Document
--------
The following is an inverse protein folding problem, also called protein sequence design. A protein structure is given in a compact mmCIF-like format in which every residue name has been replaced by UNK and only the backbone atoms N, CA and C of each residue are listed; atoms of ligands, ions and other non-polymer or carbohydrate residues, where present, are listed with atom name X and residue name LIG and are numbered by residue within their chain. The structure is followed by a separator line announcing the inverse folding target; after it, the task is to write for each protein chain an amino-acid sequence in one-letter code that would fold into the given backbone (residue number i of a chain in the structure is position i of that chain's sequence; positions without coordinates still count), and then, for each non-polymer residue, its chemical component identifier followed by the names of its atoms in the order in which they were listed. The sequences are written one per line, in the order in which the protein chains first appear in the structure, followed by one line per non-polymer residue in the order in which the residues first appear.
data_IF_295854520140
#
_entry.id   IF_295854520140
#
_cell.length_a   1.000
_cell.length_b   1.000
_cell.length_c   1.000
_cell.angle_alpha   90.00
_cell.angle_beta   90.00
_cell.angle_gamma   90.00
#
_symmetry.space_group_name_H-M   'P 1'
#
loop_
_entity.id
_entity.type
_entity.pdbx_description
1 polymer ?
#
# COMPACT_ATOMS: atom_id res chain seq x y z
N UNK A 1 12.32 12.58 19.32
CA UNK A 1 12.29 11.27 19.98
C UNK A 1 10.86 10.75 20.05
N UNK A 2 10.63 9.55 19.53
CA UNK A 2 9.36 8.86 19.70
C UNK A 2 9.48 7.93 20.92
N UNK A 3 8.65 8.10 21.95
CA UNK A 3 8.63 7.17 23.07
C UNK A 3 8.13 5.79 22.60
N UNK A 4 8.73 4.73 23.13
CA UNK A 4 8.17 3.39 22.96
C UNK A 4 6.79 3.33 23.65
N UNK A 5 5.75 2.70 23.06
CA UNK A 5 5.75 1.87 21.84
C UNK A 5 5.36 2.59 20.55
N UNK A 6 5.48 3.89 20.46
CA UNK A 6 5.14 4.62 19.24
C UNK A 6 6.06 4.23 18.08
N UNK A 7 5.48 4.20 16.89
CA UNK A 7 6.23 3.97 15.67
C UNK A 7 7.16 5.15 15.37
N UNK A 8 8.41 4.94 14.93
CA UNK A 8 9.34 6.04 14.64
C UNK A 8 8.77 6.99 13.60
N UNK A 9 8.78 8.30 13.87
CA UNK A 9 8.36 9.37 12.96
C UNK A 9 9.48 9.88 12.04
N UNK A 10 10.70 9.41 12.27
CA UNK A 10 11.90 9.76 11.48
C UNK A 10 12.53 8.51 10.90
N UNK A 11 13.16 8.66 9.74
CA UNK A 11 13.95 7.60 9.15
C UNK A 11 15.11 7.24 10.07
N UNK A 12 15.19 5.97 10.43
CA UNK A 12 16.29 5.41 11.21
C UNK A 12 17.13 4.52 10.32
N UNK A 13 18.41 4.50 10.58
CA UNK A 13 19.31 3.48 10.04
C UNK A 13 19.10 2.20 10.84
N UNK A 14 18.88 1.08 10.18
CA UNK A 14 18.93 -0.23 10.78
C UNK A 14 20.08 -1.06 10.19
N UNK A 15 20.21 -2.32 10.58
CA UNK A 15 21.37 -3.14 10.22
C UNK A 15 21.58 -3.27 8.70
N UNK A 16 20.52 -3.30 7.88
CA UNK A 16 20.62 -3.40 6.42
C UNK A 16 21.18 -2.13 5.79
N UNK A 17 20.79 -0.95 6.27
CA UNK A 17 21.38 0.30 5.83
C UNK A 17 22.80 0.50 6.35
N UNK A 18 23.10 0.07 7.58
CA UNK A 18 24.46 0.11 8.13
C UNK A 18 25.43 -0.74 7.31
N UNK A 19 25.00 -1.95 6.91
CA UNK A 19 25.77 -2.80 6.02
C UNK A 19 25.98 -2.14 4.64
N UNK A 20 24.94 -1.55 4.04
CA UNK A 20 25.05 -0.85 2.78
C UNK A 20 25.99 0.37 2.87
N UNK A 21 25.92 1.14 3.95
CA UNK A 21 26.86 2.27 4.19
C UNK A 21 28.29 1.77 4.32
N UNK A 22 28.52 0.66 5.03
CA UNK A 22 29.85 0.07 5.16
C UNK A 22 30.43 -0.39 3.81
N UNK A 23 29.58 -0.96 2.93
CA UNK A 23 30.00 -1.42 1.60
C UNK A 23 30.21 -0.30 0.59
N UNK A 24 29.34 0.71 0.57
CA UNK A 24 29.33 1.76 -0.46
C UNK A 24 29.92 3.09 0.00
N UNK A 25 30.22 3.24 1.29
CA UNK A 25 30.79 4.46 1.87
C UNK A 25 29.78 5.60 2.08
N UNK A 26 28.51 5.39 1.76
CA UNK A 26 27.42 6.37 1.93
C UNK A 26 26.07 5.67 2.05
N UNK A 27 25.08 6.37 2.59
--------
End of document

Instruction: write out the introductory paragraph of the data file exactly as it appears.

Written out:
The following is an inverse protein folding problem, also called protein sequence design. A protein structure is given in a compact mmCIF-like format in which every residue name has been replaced by UNK and only the backbone atoms N, CA and C of each residue are listed; atoms of ligands, ions and other non-polymer or carbohydrate residues, where present, are listed with atom name X and residue name LIG and are numbered by residue within their chain. The structure is followed by a separator line announcing the inverse folding target; after it, the task is to write for each protein chain an amino-acid sequence in one-letter code that would fold into the given backbone (residue number i of a chain in the structure is position i of that chain's sequence; positions without coordinates still count), and then, for each non-polymer residue, its chemical component identifier followed by the names of its atoms in the order in which they were listed. The sequences are written one per line, in the order in which the protein chains first appear in the structure, followed by one line per non-polymer residue in the order in which the residues first appear.